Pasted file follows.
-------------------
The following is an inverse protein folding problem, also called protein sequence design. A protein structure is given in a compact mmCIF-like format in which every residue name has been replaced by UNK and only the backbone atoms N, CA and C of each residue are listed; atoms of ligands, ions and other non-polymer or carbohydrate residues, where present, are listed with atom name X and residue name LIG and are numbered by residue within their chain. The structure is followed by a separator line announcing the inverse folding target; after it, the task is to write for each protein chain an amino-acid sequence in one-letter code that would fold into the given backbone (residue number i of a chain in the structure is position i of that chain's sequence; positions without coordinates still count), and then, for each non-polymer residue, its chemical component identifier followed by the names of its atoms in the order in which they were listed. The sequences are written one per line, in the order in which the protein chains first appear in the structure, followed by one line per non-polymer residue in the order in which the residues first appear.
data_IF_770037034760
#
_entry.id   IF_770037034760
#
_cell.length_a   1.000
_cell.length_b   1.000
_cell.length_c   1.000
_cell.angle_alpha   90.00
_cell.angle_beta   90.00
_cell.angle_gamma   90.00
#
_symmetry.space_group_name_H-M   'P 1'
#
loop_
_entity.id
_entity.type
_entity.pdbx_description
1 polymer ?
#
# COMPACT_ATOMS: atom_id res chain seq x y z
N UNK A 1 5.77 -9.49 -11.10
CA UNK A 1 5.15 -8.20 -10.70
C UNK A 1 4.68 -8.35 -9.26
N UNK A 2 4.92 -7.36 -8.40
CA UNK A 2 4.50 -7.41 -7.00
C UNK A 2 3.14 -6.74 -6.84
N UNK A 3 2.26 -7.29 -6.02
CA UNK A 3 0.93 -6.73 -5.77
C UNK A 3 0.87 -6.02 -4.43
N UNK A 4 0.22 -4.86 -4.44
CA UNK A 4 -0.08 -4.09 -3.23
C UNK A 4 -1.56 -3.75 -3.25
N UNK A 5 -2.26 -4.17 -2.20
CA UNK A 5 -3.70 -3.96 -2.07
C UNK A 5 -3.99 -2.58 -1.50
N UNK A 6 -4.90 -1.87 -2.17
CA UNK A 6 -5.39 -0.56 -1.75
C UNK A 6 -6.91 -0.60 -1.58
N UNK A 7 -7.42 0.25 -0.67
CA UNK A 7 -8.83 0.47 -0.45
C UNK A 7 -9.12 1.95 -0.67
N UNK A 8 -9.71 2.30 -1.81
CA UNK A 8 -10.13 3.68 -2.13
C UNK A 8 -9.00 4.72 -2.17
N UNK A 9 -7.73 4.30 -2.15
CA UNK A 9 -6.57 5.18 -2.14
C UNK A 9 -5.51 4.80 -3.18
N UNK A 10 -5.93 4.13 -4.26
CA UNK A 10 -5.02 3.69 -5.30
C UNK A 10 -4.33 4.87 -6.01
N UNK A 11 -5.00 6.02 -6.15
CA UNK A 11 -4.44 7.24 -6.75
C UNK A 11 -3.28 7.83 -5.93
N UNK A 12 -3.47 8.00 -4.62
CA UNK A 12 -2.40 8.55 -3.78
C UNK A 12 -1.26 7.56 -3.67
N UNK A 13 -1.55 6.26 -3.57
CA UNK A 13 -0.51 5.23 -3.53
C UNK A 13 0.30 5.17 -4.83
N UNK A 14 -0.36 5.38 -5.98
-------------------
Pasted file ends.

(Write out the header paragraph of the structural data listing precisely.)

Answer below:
The following is an inverse protein folding problem, also called protein sequence design. A protein structure is given in a compact mmCIF-like format in which every residue name has been replaced by UNK and only the backbone atoms N, CA and C of each residue are listed; atoms of ligands, ions and other non-polymer or carbohydrate residues, where present, are listed with atom name X and residue name LIG and are numbered by residue within their chain. The structure is followed by a separator line announcing the inverse folding target; after it, the task is to write for each protein chain an amino-acid sequence in one-letter code that would fold into the given backbone (residue number i of a chain in the structure is position i of that chain's sequence; positions without coordinates still count), and then, for each non-polymer residue, its chemical component identifier followed by the names of its atoms in the order in which they were listed. The sequences are written one per line, in the order in which the protein chains first appear in the structure, followed by one line per non-polymer residue in the order in which the residues first appear.